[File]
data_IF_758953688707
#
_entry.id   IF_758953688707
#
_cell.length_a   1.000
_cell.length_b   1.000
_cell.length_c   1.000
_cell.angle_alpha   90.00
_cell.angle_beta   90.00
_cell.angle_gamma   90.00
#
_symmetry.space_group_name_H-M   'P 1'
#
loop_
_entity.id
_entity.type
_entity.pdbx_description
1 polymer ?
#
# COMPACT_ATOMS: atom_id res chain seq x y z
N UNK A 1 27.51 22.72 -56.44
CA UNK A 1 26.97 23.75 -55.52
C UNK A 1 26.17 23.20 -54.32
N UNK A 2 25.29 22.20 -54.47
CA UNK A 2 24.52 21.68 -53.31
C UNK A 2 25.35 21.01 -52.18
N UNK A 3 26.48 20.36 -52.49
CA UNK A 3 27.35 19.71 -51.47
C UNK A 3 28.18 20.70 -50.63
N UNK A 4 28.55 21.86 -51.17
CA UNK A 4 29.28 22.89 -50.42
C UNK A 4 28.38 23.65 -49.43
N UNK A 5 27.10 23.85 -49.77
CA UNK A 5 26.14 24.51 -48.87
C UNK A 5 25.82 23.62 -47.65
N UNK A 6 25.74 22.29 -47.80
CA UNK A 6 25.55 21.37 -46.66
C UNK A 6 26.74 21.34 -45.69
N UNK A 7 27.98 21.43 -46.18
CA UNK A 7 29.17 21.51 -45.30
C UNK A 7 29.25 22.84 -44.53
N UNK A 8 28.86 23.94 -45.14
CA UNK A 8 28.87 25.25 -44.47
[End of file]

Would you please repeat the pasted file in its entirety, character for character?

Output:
data_IF_758953688707
#
_entry.id   IF_758953688707
#
_cell.length_a   1.000
_cell.length_b   1.000
_cell.length_c   1.000
_cell.angle_alpha   90.00
_cell.angle_beta   90.00
_cell.angle_gamma   90.00
#
_symmetry.space_group_name_H-M   'P 1'
#
loop_
_entity.id
_entity.type
_entity.pdbx_description
1 polymer ?
#
# COMPACT_ATOMS: atom_id res chain seq x y z
N UNK A 1 27.51 22.72 -56.44
CA UNK A 1 26.97 23.75 -55.52
C UNK A 1 26.17 23.20 -54.32
N UNK A 2 25.29 22.20 -54.47
CA UNK A 2 24.52 21.68 -53.31
C UNK A 2 25.35 21.01 -52.18
N UNK A 3 26.48 20.36 -52.49
CA UNK A 3 27.35 19.71 -51.47
C UNK A 3 28.18 20.70 -50.63
N UNK A 4 28.55 21.86 -51.17
CA UNK A 4 29.28 22.89 -50.42
C UNK A 4 28.38 23.65 -49.43
N UNK A 5 27.10 23.85 -49.77
CA UNK A 5 26.14 24.51 -48.87
C UNK A 5 25.82 23.62 -47.65
N UNK A 6 25.74 22.29 -47.80
CA UNK A 6 25.55 21.37 -46.66
C UNK A 6 26.74 21.34 -45.69
N UNK A 7 27.98 21.43 -46.18
CA UNK A 7 29.17 21.51 -45.30
C UNK A 7 29.25 22.84 -44.53
N UNK A 8 28.86 23.94 -45.14
CA UNK A 8 28.87 25.25 -44.47